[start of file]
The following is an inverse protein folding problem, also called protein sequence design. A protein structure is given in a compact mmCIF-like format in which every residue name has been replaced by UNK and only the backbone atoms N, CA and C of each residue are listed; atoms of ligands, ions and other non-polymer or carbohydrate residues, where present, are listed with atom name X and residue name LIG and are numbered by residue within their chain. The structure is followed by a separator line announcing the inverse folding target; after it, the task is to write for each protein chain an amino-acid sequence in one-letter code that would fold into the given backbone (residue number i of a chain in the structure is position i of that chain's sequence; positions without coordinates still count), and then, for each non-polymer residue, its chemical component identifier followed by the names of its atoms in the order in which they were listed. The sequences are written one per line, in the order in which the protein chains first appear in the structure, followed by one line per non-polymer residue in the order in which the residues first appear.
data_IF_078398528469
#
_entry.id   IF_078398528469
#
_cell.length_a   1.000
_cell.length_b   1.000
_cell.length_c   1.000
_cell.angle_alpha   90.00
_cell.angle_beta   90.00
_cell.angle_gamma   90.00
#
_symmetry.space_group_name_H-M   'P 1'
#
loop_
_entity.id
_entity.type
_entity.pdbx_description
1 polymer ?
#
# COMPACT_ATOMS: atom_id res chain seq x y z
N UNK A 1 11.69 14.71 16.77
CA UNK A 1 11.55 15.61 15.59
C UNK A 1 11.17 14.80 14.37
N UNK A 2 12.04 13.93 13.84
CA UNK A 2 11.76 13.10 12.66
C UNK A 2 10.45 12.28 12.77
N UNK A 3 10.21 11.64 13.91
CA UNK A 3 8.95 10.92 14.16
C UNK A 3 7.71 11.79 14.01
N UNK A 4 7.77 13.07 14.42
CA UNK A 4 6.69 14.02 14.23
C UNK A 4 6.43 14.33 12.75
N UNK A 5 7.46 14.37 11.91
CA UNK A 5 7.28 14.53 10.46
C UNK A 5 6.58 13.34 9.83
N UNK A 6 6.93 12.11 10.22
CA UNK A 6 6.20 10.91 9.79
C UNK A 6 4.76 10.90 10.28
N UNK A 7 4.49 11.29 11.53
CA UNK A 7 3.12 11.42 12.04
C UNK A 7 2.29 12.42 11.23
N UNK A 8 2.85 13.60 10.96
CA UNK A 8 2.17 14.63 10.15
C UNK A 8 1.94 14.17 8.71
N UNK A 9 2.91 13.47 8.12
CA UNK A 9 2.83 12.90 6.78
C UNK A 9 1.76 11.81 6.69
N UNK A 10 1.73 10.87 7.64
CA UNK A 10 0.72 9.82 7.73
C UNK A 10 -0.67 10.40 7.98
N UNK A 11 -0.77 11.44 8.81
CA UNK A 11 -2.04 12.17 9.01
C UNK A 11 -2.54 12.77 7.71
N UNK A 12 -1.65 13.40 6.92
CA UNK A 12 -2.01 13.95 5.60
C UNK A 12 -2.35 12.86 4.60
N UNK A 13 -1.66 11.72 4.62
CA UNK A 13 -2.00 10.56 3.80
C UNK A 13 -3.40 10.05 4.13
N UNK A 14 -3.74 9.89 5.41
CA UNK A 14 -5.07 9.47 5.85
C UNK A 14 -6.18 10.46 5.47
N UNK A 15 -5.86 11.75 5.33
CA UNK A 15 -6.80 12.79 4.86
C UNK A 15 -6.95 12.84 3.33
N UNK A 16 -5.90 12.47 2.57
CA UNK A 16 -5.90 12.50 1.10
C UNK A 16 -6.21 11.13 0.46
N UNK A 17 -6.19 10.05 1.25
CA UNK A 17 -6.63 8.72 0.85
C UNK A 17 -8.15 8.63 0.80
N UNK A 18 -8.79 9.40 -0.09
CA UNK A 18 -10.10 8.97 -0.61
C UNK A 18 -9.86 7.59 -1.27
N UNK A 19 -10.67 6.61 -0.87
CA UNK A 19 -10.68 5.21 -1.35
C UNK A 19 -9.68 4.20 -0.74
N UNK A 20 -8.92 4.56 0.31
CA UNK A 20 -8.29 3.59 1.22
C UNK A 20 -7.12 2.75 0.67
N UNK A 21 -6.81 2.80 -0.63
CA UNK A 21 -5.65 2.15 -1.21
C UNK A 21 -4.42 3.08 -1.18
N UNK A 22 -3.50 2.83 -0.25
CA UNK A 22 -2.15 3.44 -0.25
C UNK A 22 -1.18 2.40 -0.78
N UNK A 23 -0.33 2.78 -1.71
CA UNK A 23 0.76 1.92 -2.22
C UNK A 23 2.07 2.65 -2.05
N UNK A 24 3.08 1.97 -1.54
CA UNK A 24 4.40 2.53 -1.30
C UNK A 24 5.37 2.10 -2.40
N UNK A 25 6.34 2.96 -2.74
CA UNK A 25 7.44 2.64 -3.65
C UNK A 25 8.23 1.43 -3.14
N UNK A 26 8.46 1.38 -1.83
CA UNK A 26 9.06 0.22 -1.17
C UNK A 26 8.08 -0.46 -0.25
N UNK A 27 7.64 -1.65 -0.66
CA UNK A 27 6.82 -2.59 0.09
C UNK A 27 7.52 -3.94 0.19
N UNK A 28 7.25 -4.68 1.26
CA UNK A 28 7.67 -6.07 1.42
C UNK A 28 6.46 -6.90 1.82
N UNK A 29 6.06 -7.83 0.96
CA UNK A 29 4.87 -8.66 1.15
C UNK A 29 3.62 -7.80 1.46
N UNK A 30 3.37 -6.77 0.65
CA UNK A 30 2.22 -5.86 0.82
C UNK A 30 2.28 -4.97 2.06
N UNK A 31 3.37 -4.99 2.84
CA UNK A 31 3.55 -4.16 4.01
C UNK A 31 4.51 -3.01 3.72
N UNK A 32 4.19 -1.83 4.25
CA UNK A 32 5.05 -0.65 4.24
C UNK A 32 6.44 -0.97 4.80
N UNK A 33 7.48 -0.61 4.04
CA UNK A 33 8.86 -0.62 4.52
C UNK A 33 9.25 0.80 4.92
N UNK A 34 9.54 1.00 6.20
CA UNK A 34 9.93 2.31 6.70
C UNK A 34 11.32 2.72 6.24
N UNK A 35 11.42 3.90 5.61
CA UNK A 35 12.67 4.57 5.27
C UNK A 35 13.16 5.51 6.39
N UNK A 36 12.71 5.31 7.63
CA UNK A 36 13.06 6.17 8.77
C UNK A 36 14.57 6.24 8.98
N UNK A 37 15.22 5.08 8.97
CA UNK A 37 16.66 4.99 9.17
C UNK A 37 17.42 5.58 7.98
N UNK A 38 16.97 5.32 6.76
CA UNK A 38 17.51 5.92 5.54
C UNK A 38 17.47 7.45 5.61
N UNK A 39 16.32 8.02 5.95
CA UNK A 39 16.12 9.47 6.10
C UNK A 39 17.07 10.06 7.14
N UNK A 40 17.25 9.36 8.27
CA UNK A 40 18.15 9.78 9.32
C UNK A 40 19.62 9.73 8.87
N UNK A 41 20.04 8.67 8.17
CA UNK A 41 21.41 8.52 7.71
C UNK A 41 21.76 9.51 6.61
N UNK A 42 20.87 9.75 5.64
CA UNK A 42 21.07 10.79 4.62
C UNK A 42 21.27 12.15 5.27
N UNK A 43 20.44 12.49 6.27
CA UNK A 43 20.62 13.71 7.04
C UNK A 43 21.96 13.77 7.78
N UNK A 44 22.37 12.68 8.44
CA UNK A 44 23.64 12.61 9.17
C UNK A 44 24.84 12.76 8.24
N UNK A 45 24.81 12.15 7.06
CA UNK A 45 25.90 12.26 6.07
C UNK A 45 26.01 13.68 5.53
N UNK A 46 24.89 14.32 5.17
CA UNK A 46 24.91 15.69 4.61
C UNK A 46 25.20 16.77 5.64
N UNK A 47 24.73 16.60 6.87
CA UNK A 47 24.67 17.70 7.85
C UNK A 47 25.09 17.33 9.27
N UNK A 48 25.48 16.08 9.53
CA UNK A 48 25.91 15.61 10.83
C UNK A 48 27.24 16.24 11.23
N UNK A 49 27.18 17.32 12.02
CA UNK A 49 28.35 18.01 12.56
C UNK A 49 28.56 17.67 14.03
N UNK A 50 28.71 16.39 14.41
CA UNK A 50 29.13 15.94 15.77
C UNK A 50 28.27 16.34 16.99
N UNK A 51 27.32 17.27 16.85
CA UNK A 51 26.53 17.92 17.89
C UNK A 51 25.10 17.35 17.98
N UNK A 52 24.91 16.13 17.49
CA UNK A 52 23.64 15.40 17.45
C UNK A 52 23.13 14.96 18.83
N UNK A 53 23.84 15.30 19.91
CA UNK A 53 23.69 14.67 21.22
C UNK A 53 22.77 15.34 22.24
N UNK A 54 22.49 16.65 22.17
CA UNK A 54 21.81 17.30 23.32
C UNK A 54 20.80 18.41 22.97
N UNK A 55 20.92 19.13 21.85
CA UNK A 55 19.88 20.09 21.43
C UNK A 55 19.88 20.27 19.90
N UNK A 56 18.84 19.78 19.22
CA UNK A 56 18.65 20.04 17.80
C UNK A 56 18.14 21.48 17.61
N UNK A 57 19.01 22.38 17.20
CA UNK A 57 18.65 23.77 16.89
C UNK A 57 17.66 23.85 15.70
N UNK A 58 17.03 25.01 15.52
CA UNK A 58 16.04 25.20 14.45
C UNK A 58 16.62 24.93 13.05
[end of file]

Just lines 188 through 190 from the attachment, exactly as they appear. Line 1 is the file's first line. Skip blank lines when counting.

CA UNK A 56 18.65 20.04 17.80
C UNK A 56 18.14 21.48 17.61
N UNK A 57 19.01 22.38 17.20